Just as retro interior colours and styles have found their way back into our hearts and our homes, so too are paint effects having a moment.
Paint effects hit the heights of popularity during the 1980s as we fell in love with the casual charm of the Mediterranean look and sought to replicate in in some way in our homes.
In a nation of young housing stock, there is something about the rustic, slightly wonky and uneven nature of the ancient stone, stucco and plaster walls so commonly found in Italy, France and Greece.
So we ragrolled and sponged our way around our walls, welding paint colours that ranged from dusky honey to deep terracotta.
Well, it’s back. Just as retro interior colours and styles have found their way back into our hearts and our homes, so too are paint effects having a moment.
In a world that has become somewhat homogenised, paint effects are a way of personalising our homes. Who wants to look just like the house next door? These styles also look quite organic which is a look that bumps shoulders with the current desire for handmade ceramics and freestyle patterns on fabrics. Paint effects are great disguise artists and can be used to detract from walls that are less-than-perfect. No need for precise plastering; use paint effects to cover over dinged and battered walls.
These looks offer a respite from just plain coloured walls and allow us to flex our artistic muscles without having to turn out gallery-quality paintings.
Paint effects such as ragrolling and sponging are relatively forgiving – meaning that you can hide your mistakes fairly easily. They are also easily modified for a greater range of looks. For example, you can create an ombre effect by making the ragrolling darker and denser near the base of the wall and increasingly lighter towards the ceiling. Choose two quite light creams or greys and create a cloud-like effect.
There are no hard and fast rules about what you should do. Spend time getting the effect right by trialling different colours and application techniques until you are happy with the finished look. Then use your trial area as a reference board for the whole project.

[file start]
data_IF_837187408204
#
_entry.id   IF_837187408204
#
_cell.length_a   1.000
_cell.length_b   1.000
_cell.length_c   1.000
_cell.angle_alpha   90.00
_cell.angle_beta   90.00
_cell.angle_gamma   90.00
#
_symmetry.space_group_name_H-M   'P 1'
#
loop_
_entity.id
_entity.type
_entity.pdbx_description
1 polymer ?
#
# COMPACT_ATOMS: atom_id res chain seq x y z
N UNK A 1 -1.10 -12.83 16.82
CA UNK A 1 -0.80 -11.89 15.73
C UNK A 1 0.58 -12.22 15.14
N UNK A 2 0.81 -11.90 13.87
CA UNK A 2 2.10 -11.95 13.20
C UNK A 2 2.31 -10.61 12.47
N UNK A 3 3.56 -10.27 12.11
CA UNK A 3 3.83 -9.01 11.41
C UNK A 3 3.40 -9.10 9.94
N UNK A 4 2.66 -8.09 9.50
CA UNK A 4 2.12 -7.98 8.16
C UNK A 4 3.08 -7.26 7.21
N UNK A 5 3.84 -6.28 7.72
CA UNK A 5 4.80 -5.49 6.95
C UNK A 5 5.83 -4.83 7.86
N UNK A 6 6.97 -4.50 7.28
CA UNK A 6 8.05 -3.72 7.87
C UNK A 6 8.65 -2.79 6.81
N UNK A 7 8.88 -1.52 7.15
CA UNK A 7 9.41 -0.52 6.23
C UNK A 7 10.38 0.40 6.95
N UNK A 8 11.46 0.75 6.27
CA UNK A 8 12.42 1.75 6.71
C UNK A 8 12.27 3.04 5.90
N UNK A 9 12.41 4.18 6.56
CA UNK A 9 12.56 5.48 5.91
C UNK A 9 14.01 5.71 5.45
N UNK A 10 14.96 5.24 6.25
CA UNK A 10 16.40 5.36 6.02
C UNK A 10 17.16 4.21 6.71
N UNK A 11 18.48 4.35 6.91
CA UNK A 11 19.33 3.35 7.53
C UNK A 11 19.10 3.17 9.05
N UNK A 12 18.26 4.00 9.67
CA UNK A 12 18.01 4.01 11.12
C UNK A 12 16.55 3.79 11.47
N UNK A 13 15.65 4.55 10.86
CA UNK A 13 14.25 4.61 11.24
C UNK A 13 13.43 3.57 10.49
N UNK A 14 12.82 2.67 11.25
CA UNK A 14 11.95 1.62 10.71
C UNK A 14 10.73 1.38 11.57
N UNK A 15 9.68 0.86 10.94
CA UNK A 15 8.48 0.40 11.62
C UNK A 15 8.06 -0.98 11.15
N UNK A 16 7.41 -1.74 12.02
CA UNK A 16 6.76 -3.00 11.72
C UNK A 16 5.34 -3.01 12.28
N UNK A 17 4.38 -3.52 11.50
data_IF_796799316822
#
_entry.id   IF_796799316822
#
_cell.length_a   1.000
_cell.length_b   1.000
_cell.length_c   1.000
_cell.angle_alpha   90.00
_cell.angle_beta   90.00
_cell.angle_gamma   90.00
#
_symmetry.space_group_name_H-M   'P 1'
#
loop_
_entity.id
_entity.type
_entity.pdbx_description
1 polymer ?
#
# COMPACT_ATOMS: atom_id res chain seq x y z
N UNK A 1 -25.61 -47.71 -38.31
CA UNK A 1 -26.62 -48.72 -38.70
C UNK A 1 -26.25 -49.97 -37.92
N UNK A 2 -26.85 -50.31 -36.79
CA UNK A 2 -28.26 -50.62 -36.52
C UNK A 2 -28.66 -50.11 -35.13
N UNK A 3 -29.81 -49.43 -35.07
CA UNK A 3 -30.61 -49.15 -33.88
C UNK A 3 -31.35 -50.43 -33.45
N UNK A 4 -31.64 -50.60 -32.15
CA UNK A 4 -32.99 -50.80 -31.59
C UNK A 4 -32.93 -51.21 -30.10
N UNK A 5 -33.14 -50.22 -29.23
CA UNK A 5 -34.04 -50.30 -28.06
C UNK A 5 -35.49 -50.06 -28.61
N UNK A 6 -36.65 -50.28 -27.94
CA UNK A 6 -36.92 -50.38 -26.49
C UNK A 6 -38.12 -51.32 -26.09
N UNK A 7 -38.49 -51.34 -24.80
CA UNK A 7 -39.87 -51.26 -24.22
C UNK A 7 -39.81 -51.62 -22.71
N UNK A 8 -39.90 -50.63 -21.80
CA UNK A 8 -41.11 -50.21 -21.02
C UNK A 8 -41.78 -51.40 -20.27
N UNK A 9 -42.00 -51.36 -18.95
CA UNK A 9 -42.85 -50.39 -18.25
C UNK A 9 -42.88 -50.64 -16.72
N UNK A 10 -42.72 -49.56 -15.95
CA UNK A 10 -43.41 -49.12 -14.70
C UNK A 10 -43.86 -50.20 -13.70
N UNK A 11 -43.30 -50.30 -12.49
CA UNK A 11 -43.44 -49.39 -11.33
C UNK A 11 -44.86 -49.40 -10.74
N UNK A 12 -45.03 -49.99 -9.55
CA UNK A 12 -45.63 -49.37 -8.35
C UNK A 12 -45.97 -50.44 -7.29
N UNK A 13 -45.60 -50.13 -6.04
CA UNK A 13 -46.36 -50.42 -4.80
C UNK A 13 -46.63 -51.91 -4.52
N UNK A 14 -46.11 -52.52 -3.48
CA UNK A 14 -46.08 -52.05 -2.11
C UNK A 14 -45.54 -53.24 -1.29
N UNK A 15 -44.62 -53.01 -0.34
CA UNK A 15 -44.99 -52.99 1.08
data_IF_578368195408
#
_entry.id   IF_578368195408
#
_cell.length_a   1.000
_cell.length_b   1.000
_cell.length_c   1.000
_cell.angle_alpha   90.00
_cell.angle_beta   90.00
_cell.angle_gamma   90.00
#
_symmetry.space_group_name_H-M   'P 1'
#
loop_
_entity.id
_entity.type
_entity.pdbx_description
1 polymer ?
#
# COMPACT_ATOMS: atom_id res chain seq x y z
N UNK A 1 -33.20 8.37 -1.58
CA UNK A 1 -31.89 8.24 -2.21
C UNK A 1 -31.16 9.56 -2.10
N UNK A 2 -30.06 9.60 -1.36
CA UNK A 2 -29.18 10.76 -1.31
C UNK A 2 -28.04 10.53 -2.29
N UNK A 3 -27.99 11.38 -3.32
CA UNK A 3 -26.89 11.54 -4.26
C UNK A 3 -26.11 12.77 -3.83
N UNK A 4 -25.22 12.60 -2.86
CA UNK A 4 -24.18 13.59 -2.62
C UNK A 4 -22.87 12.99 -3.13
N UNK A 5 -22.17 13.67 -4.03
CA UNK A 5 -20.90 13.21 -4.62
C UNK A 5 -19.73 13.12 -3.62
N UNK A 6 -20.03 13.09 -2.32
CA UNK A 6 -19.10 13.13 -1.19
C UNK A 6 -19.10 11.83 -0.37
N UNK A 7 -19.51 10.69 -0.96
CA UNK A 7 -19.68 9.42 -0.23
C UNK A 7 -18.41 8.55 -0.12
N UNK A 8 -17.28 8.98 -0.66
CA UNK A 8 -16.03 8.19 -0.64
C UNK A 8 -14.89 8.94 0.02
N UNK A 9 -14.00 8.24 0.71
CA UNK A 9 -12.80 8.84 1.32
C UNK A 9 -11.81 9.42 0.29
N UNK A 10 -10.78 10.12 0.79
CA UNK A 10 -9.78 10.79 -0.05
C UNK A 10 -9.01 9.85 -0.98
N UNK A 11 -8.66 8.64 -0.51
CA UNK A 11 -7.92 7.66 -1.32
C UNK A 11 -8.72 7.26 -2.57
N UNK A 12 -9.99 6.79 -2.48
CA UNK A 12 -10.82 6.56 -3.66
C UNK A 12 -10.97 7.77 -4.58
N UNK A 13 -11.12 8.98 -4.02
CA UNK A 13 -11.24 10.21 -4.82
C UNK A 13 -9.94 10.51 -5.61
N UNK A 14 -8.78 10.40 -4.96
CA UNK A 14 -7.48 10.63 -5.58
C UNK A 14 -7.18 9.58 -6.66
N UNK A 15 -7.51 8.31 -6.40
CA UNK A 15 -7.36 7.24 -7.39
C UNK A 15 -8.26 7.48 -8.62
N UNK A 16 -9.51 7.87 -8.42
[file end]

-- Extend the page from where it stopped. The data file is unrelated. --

This room uses two wall colours, Resene Athena and Resene Salted Caramel, that could both be loosely described as biscuity in colour but which are quite different in tone – one’s quite light, the other dark. This makes for a very distinctive effect whereas if the colours chosen are closer in tone, a much more subtle mottled look can be achieved.
Resene Salted Caramel is a delicious ginger gold. Other colours to try for a warm stone-like appeal are Resene Kombucha for a rusty terracotta or Resene Sunbeam for a more mellow golden hue.
The trick to getting paint effects to work is to use a product that allow you the time to work with the paint without drying too quickly. Resene FX Paint Effects Medium is a tintable acrylic medium that allows you to easily create unique paint effects. Often it only takes one Resene testpot of colour added to the medium to tint it to the right shade. If you are after a stone effect and want to amp it up even further, you could also use textured products like Resene Resitex or Resene Sandtex as basecoats for extra dimension.
Adding to the whimsical organic look of this room is the use of rounded shapes – there’s the tubular legs and pedestal of the desk, a rounded floor vase, a drum-shaped lamp shade atop a rounded base and even a round cushion on the bench seat to one side.
To create the quintessential mottled Mediterranean-style effect on the walls, we started with two coats of Resene Salted Caramel, the darker shade. Once dry, we applied Resene FX Paint Effects Medium mixed with Resene Athena with a rag then buffed the wet medium slightly. The choice to apply a lighter colour over a darker colour rather than the other way around is an important one, too, when you’re looking to create this kind of finish, and the key to making it look great is by working up multiple thin layers rather than trying to get it all done in one go. It’s easy to ramp up the look by applying subsequent layers of Resene FX Paint Effects Medium mixed with Resene Athena or scale it back by using another rag to buff on small amounts of Resene Salted Caramel where the effect has gone on too strong.
Project by Melle Van Sambeek. Photography by Bryce Carleton. May 2022
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